The advantages that stand out to me are:
- It’s lightweight and heats up fast, making it more convenient to use than cast iron.
- It’s more affordable and can handle higher heat than stainless steel.
- With a seasoned non-stick surface, it’s more durable and versatile than non-stick.
But, before you go out and buy a carbon steel set, consider the downsides:
- You have to spend extra time seasoning it.
- It can get rusty, discolored, and spotty over time, especially if it’s not properly seasoned.
- It’s versatile but reacts to acidic food, so you have to avoid cooking tomatoes, wine, vinegar, citrus, etc.
So, should you by carbon steel cookware?
The short answer: it depends.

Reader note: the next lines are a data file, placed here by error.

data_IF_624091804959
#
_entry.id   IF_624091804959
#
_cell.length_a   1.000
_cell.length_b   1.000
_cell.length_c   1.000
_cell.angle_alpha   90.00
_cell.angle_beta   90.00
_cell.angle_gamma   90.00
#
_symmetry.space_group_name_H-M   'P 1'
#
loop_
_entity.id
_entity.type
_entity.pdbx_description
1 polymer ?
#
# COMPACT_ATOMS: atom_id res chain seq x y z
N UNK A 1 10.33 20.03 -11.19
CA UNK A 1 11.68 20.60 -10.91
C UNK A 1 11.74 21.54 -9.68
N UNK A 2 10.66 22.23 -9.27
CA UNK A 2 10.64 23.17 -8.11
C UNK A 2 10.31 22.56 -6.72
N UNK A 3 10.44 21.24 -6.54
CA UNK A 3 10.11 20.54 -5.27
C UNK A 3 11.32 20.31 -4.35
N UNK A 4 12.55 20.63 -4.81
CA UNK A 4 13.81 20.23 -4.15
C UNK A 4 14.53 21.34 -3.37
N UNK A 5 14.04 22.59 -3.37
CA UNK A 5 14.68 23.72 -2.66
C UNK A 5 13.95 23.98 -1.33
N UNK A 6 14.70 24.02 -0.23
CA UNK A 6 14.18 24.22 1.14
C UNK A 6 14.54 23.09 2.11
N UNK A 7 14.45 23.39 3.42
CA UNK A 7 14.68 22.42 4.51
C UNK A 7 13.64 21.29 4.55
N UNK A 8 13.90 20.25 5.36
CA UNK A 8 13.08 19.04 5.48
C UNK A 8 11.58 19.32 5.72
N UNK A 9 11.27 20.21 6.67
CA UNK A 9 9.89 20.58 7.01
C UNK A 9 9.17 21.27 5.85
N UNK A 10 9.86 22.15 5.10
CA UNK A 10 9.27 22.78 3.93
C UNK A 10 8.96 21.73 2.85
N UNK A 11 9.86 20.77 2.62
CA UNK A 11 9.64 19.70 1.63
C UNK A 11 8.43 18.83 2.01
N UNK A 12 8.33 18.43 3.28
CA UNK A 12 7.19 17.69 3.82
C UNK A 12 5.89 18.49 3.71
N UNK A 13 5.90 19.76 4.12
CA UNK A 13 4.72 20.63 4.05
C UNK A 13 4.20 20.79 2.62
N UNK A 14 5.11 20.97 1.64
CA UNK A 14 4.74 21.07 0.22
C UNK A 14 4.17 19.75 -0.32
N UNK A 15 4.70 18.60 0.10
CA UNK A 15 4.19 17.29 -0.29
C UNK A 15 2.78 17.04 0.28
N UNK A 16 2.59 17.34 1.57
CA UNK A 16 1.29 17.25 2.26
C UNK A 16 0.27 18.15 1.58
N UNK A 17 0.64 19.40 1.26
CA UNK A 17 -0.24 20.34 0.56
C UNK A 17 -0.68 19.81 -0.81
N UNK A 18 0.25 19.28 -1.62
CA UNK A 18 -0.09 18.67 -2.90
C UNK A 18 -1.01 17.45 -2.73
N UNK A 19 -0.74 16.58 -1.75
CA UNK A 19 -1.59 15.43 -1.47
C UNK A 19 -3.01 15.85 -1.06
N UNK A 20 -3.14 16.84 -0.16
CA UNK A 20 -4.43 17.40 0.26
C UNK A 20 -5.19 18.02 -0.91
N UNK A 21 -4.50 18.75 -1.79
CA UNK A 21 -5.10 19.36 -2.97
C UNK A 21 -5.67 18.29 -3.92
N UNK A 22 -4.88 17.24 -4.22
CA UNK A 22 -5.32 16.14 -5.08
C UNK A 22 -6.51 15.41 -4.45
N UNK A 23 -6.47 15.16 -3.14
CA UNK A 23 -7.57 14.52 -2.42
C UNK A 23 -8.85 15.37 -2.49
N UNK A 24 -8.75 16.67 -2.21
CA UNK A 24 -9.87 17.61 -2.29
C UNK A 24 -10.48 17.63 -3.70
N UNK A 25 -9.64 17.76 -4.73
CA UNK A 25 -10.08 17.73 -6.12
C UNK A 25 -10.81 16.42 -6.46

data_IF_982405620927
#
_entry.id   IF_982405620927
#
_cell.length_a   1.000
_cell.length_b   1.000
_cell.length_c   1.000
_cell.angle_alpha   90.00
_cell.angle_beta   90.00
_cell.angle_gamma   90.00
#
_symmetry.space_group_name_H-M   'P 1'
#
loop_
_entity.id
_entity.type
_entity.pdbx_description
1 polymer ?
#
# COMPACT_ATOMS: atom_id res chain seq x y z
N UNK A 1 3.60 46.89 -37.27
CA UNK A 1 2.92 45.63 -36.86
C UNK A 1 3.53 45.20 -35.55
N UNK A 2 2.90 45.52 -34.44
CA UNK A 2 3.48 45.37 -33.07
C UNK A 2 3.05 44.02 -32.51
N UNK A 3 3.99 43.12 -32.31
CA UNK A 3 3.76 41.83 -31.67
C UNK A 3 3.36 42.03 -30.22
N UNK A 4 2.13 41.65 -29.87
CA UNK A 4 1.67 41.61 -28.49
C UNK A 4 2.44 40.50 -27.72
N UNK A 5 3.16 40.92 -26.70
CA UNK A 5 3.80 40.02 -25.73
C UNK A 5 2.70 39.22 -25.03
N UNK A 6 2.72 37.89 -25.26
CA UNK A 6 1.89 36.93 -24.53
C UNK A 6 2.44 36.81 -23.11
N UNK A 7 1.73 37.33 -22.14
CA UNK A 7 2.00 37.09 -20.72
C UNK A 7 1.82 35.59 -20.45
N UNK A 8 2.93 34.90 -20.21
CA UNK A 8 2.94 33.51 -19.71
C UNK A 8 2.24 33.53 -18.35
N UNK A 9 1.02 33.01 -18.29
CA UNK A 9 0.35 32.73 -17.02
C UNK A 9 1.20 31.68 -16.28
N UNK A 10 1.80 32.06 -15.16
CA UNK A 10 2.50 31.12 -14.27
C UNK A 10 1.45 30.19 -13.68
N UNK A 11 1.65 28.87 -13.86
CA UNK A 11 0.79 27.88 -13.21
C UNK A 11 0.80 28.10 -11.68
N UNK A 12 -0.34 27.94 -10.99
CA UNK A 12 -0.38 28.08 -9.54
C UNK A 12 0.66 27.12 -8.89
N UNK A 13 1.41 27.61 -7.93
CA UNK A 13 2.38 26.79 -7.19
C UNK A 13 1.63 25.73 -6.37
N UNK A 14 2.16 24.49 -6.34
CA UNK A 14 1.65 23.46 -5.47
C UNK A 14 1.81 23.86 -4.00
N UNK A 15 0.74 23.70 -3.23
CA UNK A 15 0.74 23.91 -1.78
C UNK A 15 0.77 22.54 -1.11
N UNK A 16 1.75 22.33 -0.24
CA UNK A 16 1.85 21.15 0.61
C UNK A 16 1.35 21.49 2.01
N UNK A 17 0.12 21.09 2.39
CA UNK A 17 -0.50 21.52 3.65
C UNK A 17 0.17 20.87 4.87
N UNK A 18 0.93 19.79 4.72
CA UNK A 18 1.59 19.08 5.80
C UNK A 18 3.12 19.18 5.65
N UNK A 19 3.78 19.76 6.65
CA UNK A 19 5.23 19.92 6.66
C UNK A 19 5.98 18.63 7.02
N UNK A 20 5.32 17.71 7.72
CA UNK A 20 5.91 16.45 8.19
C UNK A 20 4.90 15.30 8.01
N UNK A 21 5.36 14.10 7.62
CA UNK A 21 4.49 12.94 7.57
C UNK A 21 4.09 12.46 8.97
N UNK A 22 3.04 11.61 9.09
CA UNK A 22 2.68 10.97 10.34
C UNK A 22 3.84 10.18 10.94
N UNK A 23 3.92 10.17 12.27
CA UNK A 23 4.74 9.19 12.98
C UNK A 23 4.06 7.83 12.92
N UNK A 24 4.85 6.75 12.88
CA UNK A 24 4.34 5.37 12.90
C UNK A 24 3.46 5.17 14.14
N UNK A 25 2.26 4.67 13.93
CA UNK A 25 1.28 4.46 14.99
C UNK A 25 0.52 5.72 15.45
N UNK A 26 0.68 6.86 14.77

If you’re looking for affordable new cookware that you can use for most foods, speeds up your cooking time, and lasts for years—then yes, you should buy carbon steel cookware.
If you already have a cast iron skillet, you won’t gain as many benefits. However, if you’re looking for a lighter version that’s easier to use and heats up faster, carbon steel is a great alternative.
There’s a reason why pro chefs use this unique type of cookware in kitchens across the globe. It’s performs well, it’s durable, and it’s cheap.
And, in most cases, one carbon steel frying pan is enough—you don’t need to buy a whole set.
What are your thoughts on carbon steel cookware? Did I miss any pros or cons? Let me know in the comments below.
If you found this article helpful, you should also check out:
- Stainless Steel vs. Non-Stick Cookware: What’s the Difference?
- Average Cast Iron Skillet Weight (With 17 Examples)
- Cast Iron vs. Stainless Steel Cookware: What’s the Difference?
- Why Do Pans Warp? 6 Common Causes (and How to Unwarp)
- Is All-Clad Cookware Oven Safe? (Quick Guide)
- Is All-Clad Cookware Worth The High Price? An In-Depth Review
- Is Made In Cookware Any Good? An In-Depth and Unbiased Review